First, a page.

Courses delivered via distance delivery and multimedia technologies are becoming more common throughout educational arenas. Specifically, the use of Interactive Television, or ITV, makes it possible to link two or more electronic classrooms located in different sites within a building, a campus, or hundreds of miles apart. ITV creates one classroom environment from multiple sites, and enables campuses to bring courses, instructors, and educational experiences into those sites that would not be possible any other way. The use of ITV, multimedia, satellite broadcasting, and other technology-based mediums opens up a multitude of educational opportunities for learners. There are a few small ways in which interactive television classes are different from the classroom situations to which you may be most accustomed. This booklet will give you a handful of guidelines that will make your electronic classroom experience more productive and pleasurable.
Use of interactive television, ITV, for classes, makes it possible for students on other campuses to take courses not available on their home campuses. It also makes it possible to access specialized instructors and information, bringing that information directly to the campus. Through ITV linkages, students can now acquire most or all necessary courses in a designated program area for a particula certification or degree without leaving their community and campus site. ITV classrooms can increase these educational options by incorporating satellite receive technology, media resource linkages, and multimedia computer technology into the classroom. These technologies further enhance the learner options by connecting students not only to local, regional, and state resources, but also to national and international resources.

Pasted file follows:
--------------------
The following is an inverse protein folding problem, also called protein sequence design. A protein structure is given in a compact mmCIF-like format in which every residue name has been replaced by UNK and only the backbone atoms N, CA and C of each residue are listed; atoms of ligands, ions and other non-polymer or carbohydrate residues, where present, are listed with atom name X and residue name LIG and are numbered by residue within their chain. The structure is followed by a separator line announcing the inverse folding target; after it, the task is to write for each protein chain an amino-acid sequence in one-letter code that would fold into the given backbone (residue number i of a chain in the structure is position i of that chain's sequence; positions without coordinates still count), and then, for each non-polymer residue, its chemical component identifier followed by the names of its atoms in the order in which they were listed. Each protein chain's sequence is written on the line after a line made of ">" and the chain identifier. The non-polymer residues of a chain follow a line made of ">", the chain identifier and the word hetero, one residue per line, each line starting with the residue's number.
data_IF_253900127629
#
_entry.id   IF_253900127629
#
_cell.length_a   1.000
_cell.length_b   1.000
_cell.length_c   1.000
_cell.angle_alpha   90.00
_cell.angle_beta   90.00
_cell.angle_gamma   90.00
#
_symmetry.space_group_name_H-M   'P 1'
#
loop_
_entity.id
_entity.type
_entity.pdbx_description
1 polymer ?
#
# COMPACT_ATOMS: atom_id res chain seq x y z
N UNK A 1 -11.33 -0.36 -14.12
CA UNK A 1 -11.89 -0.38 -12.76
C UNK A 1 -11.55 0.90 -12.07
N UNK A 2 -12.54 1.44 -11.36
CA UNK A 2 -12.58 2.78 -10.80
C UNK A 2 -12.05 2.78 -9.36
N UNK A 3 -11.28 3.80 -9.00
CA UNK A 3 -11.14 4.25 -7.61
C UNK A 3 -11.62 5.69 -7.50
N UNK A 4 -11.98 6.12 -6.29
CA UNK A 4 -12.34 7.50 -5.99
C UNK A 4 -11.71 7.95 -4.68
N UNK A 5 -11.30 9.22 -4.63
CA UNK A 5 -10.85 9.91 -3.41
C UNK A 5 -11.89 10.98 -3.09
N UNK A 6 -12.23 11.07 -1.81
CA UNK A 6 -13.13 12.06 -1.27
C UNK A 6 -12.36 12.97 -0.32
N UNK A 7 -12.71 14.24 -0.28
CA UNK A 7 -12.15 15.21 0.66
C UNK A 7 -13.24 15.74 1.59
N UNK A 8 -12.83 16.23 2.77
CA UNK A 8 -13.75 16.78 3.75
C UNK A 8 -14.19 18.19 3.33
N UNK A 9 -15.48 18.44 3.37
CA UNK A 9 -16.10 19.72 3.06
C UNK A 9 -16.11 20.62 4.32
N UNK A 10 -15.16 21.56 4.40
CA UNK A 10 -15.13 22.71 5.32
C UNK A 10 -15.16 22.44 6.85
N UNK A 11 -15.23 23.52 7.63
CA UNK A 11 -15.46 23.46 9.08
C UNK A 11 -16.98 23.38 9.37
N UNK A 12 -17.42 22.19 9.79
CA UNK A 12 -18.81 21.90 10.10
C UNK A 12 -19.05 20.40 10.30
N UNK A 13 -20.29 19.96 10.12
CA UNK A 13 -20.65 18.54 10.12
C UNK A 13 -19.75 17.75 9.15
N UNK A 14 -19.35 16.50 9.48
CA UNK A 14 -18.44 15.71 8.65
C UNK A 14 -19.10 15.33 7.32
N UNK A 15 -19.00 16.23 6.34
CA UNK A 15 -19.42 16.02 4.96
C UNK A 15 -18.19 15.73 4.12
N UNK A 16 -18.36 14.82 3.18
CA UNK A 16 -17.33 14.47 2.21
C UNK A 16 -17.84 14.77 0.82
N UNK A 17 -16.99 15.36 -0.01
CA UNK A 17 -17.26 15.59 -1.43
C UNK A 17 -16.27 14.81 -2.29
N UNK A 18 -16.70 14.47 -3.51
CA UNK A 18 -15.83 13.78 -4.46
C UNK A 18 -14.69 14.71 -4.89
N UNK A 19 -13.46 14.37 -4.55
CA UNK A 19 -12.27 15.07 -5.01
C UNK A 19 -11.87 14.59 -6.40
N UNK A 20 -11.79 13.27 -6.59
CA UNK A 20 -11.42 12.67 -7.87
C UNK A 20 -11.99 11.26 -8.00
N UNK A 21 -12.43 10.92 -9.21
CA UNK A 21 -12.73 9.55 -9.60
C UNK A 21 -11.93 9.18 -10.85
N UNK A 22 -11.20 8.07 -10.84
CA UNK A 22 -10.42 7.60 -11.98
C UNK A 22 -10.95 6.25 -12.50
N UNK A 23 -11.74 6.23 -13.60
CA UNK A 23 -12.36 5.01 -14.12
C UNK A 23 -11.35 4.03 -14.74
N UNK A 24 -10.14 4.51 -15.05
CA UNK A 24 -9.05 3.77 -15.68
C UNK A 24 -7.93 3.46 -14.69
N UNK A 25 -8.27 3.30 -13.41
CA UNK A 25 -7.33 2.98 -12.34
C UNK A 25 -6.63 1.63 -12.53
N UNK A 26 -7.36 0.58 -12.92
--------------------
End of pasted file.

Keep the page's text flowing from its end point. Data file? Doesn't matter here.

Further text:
In addition to using ITV and related distance delivery technologies for educational uses, ITV networks are often used for conferences and meetings. Through this use, participants can save precious time required by traveling to meeting sites. Associated expenses related to such travel are also eliminated. Clearly, ITV provides for economic and time efficiencies.
When you walk into an ITV classroom, you will see cameras, television monitors and microphones located around the room. Your room may also be equipped with one or more computers, a telephone, a VCR unit, a regular or electronic white board, and a FAX machine. You may notice a teacher module at the front of the room that contains various electronic buttons, equipment, and cameras. You might notice slots for receiving mail and sending mail located on walls, or on tables. Some rooms vary in the number of television monitors they have, but the basic set-up will be similar.
Your instructor and campus Technical Communicator will provide an orientation for you to help you become comfortable with the technology in the ITV classroom. Make sure you ask them questions if you don’t understand all of the equipment and the way it is used. Once you become comfortable with the room set up and equipment, you need to remember a few pointers: